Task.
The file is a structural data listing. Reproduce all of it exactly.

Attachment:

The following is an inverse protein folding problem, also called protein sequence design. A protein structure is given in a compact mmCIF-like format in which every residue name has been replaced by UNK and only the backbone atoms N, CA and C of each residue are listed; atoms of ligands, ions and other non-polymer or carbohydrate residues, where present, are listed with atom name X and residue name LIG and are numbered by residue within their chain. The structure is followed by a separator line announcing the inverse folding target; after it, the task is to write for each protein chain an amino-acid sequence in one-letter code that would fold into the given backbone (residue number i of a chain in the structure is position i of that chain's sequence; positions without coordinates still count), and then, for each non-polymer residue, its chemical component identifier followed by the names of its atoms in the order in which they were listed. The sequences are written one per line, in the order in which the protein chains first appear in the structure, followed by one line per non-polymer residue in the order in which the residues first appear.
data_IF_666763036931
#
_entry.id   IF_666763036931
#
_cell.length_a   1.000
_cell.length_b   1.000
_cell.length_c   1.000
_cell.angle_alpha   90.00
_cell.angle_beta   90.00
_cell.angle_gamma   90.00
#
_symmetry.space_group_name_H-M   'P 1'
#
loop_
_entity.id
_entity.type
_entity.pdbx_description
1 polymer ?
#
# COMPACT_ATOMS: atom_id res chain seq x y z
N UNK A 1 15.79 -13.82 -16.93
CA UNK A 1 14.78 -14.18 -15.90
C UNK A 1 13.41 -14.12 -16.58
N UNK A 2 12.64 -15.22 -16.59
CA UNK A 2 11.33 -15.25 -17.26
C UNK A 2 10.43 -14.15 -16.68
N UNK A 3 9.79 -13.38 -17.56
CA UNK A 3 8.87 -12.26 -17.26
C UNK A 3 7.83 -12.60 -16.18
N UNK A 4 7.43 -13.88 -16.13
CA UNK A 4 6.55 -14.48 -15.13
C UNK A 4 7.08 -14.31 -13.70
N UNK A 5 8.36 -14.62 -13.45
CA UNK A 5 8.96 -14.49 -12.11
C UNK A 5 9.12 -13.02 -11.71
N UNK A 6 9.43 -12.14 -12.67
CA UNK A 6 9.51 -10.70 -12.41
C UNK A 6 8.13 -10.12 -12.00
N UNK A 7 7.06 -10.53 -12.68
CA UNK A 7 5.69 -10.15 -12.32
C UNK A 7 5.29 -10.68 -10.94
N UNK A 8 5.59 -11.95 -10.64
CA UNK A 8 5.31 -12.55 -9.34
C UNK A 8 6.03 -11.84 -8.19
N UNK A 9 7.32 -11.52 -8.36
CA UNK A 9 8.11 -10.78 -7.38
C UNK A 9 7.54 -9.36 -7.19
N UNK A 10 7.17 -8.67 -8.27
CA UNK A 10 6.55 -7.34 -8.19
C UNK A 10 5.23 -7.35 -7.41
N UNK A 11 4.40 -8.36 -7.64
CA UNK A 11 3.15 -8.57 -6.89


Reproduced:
The following is an inverse protein folding problem, also called protein sequence design. A protein structure is given in a compact mmCIF-like format in which every residue name has been replaced by UNK and only the backbone atoms N, CA and C of each residue are listed; atoms of ligands, ions and other non-polymer or carbohydrate residues, where present, are listed with atom name X and residue name LIG and are numbered by residue within their chain. The structure is followed by a separator line announcing the inverse folding target; after it, the task is to write for each protein chain an amino-acid sequence in one-letter code that would fold into the given backbone (residue number i of a chain in the structure is position i of that chain's sequence; positions without coordinates still count), and then, for each non-polymer residue, its chemical component identifier followed by the names of its atoms in the order in which they were listed. The sequences are written one per line, in the order in which the protein chains first appear in the structure, followed by one line per non-polymer residue in the order in which the residues first appear.
data_IF_666763036931
#
_entry.id   IF_666763036931
#
_cell.length_a   1.000
_cell.length_b   1.000
_cell.length_c   1.000
_cell.angle_alpha   90.00
_cell.angle_beta   90.00
_cell.angle_gamma   90.00
#
_symmetry.space_group_name_H-M   'P 1'
#
loop_
_entity.id
_entity.type
_entity.pdbx_description
1 polymer ?
#
# COMPACT_ATOMS: atom_id res chain seq x y z
N UNK A 1 15.79 -13.82 -16.93
CA UNK A 1 14.78 -14.18 -15.90
C UNK A 1 13.41 -14.12 -16.58
N UNK A 2 12.64 -15.22 -16.59
CA UNK A 2 11.33 -15.25 -17.26
C UNK A 2 10.43 -14.15 -16.68
N UNK A 3 9.79 -13.38 -17.56
CA UNK A 3 8.87 -12.26 -17.26
C UNK A 3 7.83 -12.60 -16.18
N UNK A 4 7.43 -13.88 -16.13
CA UNK A 4 6.55 -14.48 -15.13
C UNK A 4 7.08 -14.31 -13.70
N UNK A 5 8.36 -14.62 -13.45
CA UNK A 5 8.96 -14.49 -12.11
C UNK A 5 9.12 -13.02 -11.71
N UNK A 6 9.43 -12.14 -12.67
CA UNK A 6 9.51 -10.70 -12.41
C UNK A 6 8.13 -10.12 -12.00
N UNK A 7 7.06 -10.53 -12.68
CA UNK A 7 5.69 -10.15 -12.32
C UNK A 7 5.29 -10.68 -10.94
N UNK A 8 5.59 -11.95 -10.64
CA UNK A 8 5.31 -12.55 -9.34
C UNK A 8 6.03 -11.84 -8.19
N UNK A 9 7.32 -11.52 -8.36
CA UNK A 9 8.11 -10.78 -7.38
C UNK A 9 7.54 -9.36 -7.19
N UNK A 10 7.17 -8.67 -8.27
CA UNK A 10 6.55 -7.34 -8.19
C UNK A 10 5.23 -7.35 -7.41
N UNK A 11 4.40 -8.36 -7.64
CA UNK A 11 3.15 -8.57 -6.89